The COVID-19 pandemic has dealt a significant blow to the jobs market globally in 2020 at the height of lockdowns and border restrictions. In the US, the world’s largest economy, employment figures have yet to return to their pre-COVID-19 level since the start of the pandemic over two years ago.
Latest government data in the US showed that employers added 431,000 Non Farm Payrolls (NFP) jobs in March, down from the market’s forecast for 490,000 new NFP jobs. The increase in March followed a better-than-expected gain of 750,000 new jobs in February, which further pushed the labor market near the Federal Reserve’s “maximum employment” goal.
With the easing of movement restrictions in the US as vaccinations progress and as COVID-19 cases continue to decrease, customer-facing sectors beefed up their hiring activity in March. The Bureau of Labor Statistics noted the strong gains in leisure and hospitality, professional and business services, retail trade, and manufacturing sectors last month.
The US jobless rate in March 2022 narrowed further to 3.6% from 3.8% in February as the number of unemployed people fell by 318,000 to 6 million. However, unemployment remains higher than the 5.7 million recorded in February 2020, at the onset of the pandemic.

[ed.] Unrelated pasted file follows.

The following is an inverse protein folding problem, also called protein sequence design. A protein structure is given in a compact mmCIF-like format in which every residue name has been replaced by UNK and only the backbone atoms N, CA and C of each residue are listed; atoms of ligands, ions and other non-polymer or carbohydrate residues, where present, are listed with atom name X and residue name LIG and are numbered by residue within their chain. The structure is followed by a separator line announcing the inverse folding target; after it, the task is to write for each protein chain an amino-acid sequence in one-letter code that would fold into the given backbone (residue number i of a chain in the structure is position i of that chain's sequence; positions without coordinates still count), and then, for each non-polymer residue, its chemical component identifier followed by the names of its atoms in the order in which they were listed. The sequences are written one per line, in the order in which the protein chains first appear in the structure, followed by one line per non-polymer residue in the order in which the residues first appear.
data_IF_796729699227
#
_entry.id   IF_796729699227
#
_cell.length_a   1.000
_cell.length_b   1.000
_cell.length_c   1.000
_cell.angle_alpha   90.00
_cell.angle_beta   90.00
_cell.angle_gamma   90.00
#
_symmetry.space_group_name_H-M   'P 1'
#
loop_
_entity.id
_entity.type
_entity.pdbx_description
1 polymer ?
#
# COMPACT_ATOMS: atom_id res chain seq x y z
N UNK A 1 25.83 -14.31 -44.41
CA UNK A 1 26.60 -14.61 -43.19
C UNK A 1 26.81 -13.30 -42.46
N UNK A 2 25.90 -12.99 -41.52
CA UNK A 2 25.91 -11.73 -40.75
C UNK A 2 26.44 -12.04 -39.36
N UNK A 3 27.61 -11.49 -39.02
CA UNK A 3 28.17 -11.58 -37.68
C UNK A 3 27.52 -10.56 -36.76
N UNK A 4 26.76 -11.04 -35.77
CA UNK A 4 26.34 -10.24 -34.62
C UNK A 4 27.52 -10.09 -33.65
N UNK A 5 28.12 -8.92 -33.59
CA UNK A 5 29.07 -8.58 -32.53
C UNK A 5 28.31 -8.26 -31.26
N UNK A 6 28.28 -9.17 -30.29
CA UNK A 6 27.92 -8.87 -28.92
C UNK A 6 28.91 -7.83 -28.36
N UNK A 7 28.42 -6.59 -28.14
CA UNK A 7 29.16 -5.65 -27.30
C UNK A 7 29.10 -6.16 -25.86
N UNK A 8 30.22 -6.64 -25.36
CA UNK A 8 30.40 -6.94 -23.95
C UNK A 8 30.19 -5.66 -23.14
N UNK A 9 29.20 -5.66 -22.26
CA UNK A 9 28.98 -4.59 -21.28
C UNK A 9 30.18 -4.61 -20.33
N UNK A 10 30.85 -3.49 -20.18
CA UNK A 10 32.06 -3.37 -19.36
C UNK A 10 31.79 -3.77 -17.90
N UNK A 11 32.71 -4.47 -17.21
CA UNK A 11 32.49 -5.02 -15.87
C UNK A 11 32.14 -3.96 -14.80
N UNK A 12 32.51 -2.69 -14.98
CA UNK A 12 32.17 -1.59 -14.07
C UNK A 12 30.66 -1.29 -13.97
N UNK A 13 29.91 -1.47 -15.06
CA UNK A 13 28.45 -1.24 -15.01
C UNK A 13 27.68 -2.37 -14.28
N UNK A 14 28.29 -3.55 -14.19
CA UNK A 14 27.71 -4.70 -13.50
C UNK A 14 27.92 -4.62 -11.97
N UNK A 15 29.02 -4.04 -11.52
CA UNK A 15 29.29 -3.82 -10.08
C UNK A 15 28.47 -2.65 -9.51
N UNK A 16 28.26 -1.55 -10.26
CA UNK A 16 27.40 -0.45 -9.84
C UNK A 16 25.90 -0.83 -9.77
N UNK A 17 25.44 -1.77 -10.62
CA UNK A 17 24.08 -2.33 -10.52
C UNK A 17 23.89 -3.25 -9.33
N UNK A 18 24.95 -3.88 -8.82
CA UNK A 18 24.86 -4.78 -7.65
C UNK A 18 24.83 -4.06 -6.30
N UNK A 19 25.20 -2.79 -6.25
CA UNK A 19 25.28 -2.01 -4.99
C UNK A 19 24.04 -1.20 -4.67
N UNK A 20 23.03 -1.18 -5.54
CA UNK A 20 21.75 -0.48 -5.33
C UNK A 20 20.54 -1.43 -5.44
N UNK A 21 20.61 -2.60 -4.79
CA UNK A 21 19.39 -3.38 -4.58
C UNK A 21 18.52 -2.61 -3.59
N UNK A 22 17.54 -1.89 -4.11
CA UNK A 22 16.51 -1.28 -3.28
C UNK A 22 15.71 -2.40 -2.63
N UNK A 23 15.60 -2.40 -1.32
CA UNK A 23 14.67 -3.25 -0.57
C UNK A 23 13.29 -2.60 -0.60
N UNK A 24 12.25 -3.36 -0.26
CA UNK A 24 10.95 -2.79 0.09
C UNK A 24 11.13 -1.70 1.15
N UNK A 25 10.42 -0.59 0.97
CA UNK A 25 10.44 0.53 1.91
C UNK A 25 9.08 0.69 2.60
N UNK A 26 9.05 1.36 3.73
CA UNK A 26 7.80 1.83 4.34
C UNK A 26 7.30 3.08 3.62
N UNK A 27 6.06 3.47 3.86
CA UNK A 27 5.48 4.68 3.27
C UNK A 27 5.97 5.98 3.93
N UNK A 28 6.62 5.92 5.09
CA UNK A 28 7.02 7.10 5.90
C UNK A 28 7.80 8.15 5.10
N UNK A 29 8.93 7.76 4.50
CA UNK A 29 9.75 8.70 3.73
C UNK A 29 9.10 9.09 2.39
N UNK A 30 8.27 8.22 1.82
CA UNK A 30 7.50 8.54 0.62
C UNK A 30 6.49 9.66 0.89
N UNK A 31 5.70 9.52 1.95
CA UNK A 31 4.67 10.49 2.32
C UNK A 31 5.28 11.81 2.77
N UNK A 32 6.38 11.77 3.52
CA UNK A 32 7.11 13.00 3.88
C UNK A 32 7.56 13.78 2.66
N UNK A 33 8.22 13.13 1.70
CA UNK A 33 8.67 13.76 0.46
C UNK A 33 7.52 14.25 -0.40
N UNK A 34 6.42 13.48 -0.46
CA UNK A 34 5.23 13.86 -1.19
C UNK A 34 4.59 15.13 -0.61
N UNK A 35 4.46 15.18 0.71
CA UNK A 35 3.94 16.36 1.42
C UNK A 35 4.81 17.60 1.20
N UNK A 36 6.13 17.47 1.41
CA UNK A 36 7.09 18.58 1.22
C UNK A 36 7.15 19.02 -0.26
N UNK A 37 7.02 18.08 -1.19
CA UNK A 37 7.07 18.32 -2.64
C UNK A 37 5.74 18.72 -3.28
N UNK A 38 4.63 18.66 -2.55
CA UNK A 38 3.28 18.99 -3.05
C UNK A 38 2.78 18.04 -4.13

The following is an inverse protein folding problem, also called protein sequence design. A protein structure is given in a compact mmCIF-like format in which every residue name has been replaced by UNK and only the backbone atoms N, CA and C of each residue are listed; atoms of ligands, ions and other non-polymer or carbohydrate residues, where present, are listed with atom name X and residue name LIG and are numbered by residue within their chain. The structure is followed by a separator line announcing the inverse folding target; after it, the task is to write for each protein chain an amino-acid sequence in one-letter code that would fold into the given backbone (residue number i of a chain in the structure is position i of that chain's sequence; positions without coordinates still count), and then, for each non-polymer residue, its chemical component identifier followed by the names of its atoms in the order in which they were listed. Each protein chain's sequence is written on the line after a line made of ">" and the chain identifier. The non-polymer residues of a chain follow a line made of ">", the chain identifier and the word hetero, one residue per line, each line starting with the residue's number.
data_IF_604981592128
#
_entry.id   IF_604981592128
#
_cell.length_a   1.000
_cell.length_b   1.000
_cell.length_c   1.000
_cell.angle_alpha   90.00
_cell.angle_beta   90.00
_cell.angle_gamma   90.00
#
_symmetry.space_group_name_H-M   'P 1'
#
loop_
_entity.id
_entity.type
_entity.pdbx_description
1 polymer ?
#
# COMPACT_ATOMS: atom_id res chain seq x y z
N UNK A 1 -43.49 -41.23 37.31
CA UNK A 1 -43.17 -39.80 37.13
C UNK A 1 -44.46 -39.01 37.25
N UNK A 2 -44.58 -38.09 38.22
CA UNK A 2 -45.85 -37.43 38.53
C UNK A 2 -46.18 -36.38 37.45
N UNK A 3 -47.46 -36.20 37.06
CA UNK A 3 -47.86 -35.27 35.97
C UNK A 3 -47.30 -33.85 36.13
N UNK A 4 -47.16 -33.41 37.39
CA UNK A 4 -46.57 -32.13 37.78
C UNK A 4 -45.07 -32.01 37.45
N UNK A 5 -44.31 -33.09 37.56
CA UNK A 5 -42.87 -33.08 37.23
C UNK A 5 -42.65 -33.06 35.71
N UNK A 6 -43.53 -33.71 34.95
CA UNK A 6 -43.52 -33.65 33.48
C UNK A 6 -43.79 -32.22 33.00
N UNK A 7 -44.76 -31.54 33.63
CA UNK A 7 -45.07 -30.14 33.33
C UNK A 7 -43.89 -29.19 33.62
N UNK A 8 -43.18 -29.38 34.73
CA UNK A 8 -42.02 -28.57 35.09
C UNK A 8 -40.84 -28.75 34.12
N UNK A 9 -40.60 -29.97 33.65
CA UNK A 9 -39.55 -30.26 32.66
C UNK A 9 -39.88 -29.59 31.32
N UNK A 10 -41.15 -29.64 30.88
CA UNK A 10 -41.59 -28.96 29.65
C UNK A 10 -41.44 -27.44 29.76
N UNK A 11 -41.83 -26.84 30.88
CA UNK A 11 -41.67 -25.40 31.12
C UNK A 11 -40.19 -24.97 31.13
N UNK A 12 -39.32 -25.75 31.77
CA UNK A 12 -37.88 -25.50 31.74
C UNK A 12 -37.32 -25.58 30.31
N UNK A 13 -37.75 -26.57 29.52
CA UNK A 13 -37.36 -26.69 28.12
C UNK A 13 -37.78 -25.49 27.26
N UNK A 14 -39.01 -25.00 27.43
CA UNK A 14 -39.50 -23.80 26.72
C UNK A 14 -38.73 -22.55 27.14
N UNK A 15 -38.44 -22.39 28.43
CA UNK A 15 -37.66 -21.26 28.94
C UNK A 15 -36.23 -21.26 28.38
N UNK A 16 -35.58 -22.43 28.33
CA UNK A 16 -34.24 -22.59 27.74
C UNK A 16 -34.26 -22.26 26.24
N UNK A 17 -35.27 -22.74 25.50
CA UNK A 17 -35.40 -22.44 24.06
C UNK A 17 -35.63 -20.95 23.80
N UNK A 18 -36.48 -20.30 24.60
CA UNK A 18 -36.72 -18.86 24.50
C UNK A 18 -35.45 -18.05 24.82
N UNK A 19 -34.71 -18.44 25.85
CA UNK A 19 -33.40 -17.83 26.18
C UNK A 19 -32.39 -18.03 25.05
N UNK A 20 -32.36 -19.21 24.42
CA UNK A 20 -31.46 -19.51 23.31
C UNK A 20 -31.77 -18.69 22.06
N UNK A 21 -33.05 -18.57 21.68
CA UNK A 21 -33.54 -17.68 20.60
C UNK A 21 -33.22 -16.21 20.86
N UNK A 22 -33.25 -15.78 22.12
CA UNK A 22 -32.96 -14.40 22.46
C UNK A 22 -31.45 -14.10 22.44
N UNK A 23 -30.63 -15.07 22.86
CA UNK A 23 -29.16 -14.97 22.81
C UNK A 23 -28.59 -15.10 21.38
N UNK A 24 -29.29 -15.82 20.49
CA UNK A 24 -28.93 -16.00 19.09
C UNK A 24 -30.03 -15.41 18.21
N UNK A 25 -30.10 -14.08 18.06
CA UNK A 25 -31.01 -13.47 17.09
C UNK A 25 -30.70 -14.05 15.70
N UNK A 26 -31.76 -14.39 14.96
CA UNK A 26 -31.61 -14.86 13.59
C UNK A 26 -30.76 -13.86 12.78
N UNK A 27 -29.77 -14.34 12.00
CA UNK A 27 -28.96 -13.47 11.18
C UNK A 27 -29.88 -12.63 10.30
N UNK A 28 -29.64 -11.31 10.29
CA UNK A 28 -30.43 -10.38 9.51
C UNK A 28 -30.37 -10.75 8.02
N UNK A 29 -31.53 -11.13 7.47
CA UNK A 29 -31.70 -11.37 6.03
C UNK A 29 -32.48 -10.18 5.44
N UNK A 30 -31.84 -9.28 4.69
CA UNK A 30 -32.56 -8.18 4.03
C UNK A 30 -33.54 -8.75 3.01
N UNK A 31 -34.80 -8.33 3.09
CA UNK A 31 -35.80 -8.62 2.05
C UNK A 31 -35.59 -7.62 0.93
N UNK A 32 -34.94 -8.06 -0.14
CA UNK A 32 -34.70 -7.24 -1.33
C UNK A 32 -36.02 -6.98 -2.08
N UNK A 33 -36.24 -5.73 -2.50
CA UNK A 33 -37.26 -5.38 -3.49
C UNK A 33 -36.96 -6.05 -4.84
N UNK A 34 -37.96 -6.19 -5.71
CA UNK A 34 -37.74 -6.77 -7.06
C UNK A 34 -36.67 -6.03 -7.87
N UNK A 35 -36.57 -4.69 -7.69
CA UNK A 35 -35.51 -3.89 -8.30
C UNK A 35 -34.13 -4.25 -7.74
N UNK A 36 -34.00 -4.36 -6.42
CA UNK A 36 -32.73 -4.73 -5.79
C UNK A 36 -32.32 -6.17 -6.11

Both the labor participation rate and employment-population ratio remained below pre-pandemic levels in March.
Last week, the latest Jobs Opening and Labor Turnover Survey report showed that the number of job vacancies in the US was little changed at 11.3 million on the last business day of February. ING Bank economists said there is no issue with demand, but the lack of supply of workers is holding back the economy.
The growth in NFP jobs remained strong despite a number of challenges in the labor market including skyrocketing inflation that soared by the most in 40 years in February.
As inflation takes a bigger bite out of workers’ salaries, companies have raised wages in March, with average hourly earnings rising by 13 cents, or 0.4%, to $31.73 in March after the upwardly revised 0.1% growth in February that was virtually flat. On a year-over-year basis, wages climbed 5.6%, the fastest rate of jump since May 2020.
Still, with US inflation rate at 7.9% in February, soaring consumer prices outweighed pay hikes in March, dampening consumer demand and threatening a wage-price spiral. It could prompt employees to ask for a raise to keep up with the higher prices of consumer goods.
With annual wage growth rising over 5% in four of the past five months, it further justifies the US Federal Reserve’s urgency to hike interest rates in its remaining policy meetings this year. Investors might expect 50 basis-point Fed hikes in May, June, and July before easing to 25bp as quantitative tightening starts.
In its recent policy meeting, the Fed acknowledged the strength in job gains in recent months and the demand imbalances due to the lingering pandemic, higher energy prices and broader price pressures. It kept its unemployment rate projection at 3.5% for this year and in 2023.
By 2030, the US expects total employment to grow to 165.4 million from 153.5 million in 2020 when the pandemic battered labor markets and led to substantial declines in economic output and employment.